A magical wand allows you to strike enemies or switches from a distance, dynamite sticks blow things up, and ice blocks can be used to hurt enemies, press switches or bounce your projectiles. Each of these items is useful in combat as well as puzzle-solving, and familiarizing yourself with the powers of each is critical. You may be surprised how tough it can be to come up a solution even with limited tools at your disposal.

The game prevents players from taking on the toughest areas first by making the surrounding areas terrifying to navigate, filling them with powerful enemies that will hound you and take you down in a couple of swift blows.

And the enemies in this game are tough. Even towards the start of the game, certain enemies seem to absorb hit after hit. Often, the best strategy is to just run past them toward your goal, rolling to dodge their attacks.

But when it comes to dungeon rooms where you have to fight enemies in order to continue or those oh-so-mandatory boss battles, you have to be brave and just fight it out. While the controls are fluid, it can still be really difficult not to get pulverized. Luckily for players, dungeons are quite open once you've solved the puzzles and backtracking to a room to fight enemies again and again takes only seconds.

There are also save stations right outside of boss rooms, taking the edge off of any frustration. It might take dozens of tries in the boss battles to learn attack patterns and identify openings—and, even then, besting a baddy can require a bit of luck. Finally landing that winning strike can be immensely satisfying.

If you're ever completely stumped, your flying fox, Tippsie, usually has something helpful to say to guide you in the right direction. On a couple of occasions, Tippsie's advice was critical to progress. I would never have known that the magic rod could push blocks diagonally, for example, had I not read it on the screen.

Ittle Dew 2+ Tippsie's tips

(Ittle Dew 2+ via Nicalis)

And if a boss is getting you down and you're not ready for the next dungeon, the map is also covered in caves and secret hideouts filled with things to discover and collect, including upgrades to your abilities and health. If you're a completist like me, you'll enjoy sinking a lot of time into finding everything.

Plus, there's more to do even once you've beaten the eight main dungeons, including a world of incredibly tricky puzzle dungeons where the goal is collecting funny trading cards.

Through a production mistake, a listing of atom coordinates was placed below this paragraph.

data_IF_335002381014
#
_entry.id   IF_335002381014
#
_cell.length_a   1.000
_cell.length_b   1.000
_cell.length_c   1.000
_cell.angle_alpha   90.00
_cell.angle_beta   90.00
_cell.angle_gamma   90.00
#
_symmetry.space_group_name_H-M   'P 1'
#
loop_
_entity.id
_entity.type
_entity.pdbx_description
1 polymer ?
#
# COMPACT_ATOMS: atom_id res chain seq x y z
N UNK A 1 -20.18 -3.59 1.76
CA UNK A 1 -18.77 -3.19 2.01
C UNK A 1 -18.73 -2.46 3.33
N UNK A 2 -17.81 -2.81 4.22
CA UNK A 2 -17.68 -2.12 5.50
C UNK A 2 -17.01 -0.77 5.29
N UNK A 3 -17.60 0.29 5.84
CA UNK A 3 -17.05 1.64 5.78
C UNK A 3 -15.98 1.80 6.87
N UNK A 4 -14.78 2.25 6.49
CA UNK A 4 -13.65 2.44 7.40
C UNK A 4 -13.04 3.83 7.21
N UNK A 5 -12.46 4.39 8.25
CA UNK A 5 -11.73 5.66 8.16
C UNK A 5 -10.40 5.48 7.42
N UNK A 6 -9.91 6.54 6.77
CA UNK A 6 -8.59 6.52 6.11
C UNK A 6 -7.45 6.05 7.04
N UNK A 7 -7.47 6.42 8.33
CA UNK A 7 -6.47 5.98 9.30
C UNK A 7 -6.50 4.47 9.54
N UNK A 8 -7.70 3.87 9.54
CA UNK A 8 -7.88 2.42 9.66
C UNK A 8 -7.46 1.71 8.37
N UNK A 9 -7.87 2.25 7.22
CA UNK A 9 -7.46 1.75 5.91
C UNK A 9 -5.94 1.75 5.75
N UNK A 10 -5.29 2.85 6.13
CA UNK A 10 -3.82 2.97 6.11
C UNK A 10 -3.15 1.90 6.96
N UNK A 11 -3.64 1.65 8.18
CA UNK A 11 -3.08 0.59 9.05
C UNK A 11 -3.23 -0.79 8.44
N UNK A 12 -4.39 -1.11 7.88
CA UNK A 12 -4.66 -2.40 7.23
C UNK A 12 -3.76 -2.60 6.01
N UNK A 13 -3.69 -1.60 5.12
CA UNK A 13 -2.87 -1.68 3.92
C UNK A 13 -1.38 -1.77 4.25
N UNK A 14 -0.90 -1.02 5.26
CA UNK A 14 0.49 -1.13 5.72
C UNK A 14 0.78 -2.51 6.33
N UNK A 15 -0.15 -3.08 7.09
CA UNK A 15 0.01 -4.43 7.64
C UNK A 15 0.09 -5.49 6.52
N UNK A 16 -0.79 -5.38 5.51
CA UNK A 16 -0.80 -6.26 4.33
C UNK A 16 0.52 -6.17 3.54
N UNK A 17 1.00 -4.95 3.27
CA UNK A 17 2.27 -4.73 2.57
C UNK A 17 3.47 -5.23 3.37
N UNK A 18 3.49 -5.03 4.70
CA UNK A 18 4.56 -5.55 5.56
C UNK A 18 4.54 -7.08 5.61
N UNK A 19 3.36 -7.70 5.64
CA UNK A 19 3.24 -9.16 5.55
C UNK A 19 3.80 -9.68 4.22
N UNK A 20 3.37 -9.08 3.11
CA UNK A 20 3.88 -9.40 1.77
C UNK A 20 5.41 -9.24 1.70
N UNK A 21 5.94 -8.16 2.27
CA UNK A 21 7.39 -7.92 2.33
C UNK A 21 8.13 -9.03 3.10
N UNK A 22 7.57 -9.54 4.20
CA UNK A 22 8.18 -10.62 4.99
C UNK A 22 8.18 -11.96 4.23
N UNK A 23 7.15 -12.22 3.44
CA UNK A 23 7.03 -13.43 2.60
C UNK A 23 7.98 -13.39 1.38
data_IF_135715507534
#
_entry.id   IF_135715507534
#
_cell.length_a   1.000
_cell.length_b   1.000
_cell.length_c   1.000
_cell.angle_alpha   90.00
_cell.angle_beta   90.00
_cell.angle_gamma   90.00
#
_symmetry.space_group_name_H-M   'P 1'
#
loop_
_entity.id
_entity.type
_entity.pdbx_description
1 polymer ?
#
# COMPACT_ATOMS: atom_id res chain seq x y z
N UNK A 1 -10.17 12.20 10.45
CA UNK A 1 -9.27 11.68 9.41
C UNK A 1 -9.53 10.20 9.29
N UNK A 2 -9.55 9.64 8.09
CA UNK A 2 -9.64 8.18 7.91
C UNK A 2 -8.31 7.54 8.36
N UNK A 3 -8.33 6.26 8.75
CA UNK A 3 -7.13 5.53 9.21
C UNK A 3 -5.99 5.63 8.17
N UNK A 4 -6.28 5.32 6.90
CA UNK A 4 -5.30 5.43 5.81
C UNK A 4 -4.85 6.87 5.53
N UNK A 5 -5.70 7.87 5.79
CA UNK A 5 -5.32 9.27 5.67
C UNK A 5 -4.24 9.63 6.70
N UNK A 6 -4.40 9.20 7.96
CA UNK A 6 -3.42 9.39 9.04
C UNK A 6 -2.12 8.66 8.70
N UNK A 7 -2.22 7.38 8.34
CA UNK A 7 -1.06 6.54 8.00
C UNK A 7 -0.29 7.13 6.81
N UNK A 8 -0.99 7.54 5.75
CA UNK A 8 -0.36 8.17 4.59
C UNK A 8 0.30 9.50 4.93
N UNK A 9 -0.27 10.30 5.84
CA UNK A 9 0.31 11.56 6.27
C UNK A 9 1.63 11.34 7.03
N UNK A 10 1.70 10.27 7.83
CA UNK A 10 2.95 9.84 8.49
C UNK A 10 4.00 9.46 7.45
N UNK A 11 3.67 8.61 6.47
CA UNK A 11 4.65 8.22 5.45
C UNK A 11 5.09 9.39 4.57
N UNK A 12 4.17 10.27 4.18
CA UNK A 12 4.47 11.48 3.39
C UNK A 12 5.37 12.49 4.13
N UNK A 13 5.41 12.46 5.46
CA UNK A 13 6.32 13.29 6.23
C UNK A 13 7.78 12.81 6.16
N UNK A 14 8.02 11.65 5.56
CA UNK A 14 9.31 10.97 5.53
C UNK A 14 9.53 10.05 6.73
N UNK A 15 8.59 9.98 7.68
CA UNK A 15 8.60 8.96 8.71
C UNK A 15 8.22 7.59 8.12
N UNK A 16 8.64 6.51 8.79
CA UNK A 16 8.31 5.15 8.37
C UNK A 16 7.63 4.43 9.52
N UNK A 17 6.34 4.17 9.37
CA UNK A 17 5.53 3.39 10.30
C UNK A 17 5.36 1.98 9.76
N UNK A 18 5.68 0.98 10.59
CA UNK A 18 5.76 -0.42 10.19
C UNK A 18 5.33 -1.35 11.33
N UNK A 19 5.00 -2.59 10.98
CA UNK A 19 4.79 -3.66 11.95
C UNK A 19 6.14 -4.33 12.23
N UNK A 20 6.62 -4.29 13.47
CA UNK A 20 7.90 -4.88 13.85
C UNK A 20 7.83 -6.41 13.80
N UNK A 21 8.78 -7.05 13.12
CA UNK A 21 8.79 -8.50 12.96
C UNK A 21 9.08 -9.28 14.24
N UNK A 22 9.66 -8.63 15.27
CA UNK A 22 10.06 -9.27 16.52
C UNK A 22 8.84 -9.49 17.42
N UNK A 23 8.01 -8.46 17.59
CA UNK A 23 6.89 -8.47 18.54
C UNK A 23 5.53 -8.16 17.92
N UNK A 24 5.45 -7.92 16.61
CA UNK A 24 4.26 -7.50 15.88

Ittle Dew 2+ Fishbun trading card

(Ittle Dew 2+ via Nicalis)

 

The Issues

Like any game, Ittle Dew 2+ isn't perfect, and a lot of that has to do with the controls. For example, getting too close to a door opening will make you walk through the door. It's possible to be this close to defeating a super tough miniboss, only to accidentally roll through a door into another room, resetting the enemy's health.

During my playthrough, I also fell into chasms a lot, and doing so resets the enemies in the room, as well as any puzzles you're working on. It was easy to get frustrated, both with the game and at myself, when I'd fall into those holes over and over and over again.

There are also segments where I needed to precisely aim a projectile and I couldn't get a handle on how to do so, or ran into walls of spikes because Ittle wouldn't walk in straight lines. It's advisable to use the D-pad instead of the analog stick for these portions, but it can feel a little unnatural in handheld mode.

 

Final Thoughts

After the seven or so hours it took for me to complete Ittle Dew 2+'s main quest, I'm eager to keep going and discover everything else the game has to offer. I adore the animation style, the writing and the clever dungeons, and, despite the difficulty, it's a lot of fun. While there are a couple of issues with the movement, it's not enough to hinder the game as a whole. There's a lot of game to dive into, and I'm pretty sure the post-game dreamworld will keep me busy for a while.

Ittle Dew 2+ is available now on the Nintendo Switch for $29.99.

 

If you're looking for more adventure on the Nintendo Switch, click HERE for our review of SteamWorld Dig 2.